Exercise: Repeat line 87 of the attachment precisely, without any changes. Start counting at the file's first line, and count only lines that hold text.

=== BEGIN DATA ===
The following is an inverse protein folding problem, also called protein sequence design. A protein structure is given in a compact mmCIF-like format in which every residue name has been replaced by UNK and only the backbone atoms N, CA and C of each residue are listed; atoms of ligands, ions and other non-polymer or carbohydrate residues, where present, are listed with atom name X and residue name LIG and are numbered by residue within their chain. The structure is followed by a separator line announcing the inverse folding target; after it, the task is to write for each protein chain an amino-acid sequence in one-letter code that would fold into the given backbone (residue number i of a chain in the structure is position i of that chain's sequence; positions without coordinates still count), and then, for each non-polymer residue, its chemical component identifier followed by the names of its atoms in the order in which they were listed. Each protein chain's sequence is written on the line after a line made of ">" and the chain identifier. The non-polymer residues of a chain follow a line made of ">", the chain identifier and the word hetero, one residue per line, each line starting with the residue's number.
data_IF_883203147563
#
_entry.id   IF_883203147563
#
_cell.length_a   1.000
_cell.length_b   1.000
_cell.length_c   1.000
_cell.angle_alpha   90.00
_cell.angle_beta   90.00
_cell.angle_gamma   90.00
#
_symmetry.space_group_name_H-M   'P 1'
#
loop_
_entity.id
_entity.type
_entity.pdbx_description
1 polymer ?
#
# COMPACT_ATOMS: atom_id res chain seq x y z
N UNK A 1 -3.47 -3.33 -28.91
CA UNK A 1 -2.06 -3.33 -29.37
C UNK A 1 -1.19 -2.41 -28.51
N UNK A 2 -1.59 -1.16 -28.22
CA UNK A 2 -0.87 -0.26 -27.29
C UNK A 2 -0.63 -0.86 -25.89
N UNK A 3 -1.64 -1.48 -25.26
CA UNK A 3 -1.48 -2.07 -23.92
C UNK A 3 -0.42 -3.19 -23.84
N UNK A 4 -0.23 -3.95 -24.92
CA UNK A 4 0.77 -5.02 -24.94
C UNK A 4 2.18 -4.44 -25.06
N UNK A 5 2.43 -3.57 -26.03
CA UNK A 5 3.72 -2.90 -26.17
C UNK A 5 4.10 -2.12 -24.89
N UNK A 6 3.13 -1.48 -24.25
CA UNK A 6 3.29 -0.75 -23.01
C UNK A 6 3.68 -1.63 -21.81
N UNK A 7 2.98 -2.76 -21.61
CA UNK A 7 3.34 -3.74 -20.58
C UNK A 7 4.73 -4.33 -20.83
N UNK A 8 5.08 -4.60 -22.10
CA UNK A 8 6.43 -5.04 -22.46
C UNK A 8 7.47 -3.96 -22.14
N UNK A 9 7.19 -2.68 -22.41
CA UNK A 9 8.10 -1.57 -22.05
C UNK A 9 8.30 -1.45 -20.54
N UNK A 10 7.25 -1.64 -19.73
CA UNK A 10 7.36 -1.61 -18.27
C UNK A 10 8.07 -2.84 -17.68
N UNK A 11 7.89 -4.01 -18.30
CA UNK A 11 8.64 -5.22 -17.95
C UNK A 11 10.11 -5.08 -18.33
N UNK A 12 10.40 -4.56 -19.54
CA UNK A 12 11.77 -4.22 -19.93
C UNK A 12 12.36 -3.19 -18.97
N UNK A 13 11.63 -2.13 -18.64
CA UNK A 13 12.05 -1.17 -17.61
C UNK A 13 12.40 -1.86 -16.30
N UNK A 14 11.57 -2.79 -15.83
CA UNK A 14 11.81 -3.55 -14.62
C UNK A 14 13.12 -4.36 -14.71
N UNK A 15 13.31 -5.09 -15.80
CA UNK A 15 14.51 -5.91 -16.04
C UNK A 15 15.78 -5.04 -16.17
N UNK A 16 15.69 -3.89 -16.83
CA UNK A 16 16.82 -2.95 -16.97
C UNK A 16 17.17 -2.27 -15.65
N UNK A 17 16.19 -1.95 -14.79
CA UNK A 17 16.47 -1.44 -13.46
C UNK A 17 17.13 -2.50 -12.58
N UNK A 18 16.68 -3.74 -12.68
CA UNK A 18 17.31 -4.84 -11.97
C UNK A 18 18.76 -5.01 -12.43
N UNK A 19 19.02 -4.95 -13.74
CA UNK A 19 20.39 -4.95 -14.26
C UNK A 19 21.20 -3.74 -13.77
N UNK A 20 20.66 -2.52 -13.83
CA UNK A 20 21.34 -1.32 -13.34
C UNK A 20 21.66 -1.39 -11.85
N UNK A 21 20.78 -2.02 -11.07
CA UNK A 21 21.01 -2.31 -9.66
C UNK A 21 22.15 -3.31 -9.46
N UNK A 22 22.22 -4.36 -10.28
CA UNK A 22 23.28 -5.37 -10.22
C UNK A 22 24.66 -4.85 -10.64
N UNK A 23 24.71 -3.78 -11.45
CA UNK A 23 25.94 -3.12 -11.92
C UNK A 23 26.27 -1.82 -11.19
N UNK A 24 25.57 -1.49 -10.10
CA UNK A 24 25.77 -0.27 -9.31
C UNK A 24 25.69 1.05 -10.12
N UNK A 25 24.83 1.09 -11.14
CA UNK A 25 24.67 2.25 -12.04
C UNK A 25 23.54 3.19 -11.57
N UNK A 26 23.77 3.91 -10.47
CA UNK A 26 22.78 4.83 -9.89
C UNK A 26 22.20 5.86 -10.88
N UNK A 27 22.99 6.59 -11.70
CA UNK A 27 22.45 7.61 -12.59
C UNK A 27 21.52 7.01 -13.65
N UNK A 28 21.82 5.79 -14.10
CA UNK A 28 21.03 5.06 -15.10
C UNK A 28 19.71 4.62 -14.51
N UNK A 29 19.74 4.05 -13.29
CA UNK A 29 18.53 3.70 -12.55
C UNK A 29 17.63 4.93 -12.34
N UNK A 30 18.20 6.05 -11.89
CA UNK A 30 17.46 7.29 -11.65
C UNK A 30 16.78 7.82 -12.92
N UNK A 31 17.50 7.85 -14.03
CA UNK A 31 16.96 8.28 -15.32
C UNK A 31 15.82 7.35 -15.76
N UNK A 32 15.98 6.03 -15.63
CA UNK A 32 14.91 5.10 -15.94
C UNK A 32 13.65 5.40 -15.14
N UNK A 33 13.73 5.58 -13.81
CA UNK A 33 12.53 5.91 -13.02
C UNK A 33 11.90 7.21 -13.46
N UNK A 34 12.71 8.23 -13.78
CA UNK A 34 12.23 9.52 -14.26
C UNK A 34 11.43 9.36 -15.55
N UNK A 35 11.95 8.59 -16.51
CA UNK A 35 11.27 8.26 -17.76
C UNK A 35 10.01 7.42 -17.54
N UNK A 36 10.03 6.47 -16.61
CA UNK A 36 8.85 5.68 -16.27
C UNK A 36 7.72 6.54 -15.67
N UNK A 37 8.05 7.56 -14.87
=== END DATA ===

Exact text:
C UNK A 22 24.66 -4.85 -10.64